If you’re getting excited about the prospect of finding a magical keyword with thousands of monthly searches and next to no competition, be warned. Many people get caught up in finding the ‘low hanging fruit’ promised by agencies and experts alike. This is a common misconception that often results in unrealistic expectations; be prepared to prioritise keywords that are too relevant to pass up but will demand some serious SEO work to make a dent in search results.

Content layering and internal linking

Once you have your priority keywords you’ll have a clear idea of the categories and topics that will guide your content. With your SEO content strategy taking shape, you’ll next need to think about layering your content for internal linking. This needs to be strategized before you start creating content as it will work with your keywords to guide your content topics. You will also have to look out for internal linking opportunities every time you plan and produce another piece of content.

Layering your content just means layering mid funnel content on top of bottom of the funnel content with internal links. Mid funnel content are usually broader topics, such as health food advice and information, and are typically more linkable and shareable. By internally linking to bottom of the funnel content, such as a review of one of your health food products, you can drive traffic to your converting content.

Layering your content with internal links is great for your SEO.

This technique ensures your content is meeting the user experience and link demands of your SEO. Quality mid-funnel content that gets plenty of shares and third-party links pass on some of their SEO authority to your converting pages; and highly relevant, quality internal linking can even get some links for your converting pages.

Internal linking also inspires a coherent structure across your site. Visitors are likely to spend more time on a site or blog where further relevant information is easy to find, and search engines love great user experience even more than we do.

Create linkable content

When it comes to planning and creating a piece of content, there is only one thing that matters: linkability. Links are one of the top three ranking signals by Google and research has proven time and again just how important they are. It’s safe to say that your SEO demands links, and it’s probably also safe to say that your homepage or your delivery information page isn't all that linkable. It’s your helpful, informative and interesting content that people want to share.

The good news is that if you’ve been creating content with a strong focus on quality and your audience, then you’re already halfway there.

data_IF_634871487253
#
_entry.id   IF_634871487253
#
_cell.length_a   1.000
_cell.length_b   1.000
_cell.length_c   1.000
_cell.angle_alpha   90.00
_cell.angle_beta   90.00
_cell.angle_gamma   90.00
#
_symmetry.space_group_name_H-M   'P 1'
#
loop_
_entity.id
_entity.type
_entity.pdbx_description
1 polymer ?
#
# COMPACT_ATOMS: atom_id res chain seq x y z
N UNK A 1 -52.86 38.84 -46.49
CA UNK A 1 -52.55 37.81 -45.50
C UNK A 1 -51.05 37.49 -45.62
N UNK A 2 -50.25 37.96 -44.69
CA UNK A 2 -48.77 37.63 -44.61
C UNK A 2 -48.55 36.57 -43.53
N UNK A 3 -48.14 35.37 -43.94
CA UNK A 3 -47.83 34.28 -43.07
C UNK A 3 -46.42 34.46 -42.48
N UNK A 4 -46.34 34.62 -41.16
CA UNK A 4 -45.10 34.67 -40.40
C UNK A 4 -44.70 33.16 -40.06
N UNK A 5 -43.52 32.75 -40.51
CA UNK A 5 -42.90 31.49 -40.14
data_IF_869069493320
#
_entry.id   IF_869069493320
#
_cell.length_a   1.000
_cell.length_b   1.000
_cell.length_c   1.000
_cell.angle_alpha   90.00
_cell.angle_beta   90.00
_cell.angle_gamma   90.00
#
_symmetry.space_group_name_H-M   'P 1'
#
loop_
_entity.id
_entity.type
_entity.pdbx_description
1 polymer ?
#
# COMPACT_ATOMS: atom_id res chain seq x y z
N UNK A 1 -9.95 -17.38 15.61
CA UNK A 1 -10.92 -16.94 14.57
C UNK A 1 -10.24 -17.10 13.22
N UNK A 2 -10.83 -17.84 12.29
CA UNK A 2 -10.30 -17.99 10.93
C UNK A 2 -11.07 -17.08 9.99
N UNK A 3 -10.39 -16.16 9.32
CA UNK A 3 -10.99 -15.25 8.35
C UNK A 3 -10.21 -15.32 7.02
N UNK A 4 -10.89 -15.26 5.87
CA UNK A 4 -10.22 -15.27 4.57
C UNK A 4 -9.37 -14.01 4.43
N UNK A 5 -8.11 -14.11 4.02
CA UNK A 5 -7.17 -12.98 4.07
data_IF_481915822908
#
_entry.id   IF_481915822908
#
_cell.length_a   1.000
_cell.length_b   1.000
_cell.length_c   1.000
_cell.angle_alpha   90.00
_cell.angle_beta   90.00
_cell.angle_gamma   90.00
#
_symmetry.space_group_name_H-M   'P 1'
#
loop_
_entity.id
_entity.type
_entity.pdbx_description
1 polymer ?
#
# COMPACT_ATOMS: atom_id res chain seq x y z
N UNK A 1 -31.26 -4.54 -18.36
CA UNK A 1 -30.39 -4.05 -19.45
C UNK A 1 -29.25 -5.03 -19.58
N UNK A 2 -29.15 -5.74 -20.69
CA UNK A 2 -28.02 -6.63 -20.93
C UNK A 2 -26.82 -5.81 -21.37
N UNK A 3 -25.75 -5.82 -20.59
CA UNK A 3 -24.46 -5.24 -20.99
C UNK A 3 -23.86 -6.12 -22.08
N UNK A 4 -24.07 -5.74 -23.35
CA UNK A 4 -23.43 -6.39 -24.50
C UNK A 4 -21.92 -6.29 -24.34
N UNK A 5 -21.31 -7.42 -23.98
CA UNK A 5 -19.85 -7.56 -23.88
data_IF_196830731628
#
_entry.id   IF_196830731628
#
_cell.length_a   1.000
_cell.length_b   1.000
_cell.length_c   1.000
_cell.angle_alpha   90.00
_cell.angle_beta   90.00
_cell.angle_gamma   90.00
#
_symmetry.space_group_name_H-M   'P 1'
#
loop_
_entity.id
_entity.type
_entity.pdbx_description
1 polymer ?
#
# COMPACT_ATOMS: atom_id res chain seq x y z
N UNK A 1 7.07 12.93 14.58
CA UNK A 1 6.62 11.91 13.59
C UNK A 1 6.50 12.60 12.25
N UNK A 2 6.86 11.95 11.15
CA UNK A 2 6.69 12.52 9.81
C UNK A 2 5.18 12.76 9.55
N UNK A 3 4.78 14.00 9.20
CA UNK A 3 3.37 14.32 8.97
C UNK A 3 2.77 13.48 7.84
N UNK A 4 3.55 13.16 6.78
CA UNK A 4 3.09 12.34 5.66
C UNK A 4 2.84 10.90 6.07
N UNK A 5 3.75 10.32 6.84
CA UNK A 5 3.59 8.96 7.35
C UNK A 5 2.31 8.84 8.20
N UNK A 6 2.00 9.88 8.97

Always begin with some thorough research. This should start with the audience part of your content. Find the audience you’ll be targeting, particularly the influencers for your topic or subject. These are the loud voices that would share or link your content if it existed. What type of content are they sharing and what is the standard of quality?

Next, look at the top search results for your keyword and topic; is there anything being missed? Maybe it’s a take on a topic no one has thought of yet or a style of content that no one has produced for your topic. The chances are if you can think of it, it’s out there, but you may be surprised and find some gaps waiting for a unique piece of content. A good example is often some original, specialised research.

Jamie Oliver's website is a fantastic example of excellent content using mixed media and interesting topics.
Sticking with the health food example, Jamie Oliver is a clear contender to benchmark against when it comes to content. This interactive page is just one of many pieces of content that uses unique formatting, mixed media, expert collaboration and interesting topics around health and food.

In the likely case that coming up with something completely original isn’t an option, take a closer look at the type of content that is ranking. Can you identify any areas for improvement? This addresses the quality part of your content. Maybe it just isn’t of the best quality, or perhaps you could add some more interesting mixed media such as video. Improvements can be anything from a complete overhaul and rework to some simple but effective changes. Even if you’re creating original content, it’s good to gauge the existing quality to guide your own.

Here are some of the areas of improvement and quality points to consider:

  • Improve the overall quality including readability and formatting. This can include some headings and subheadings with a table of contents at the top, a series of posts, and incorporating lists and graphics.
  • Make some interesting interactive content that visitors can click to reveal graphics and texts or play with graphs.
  • Optimising the page speed and performance of the content, particularly if there is already a lot of media being used or if you're planning to add more.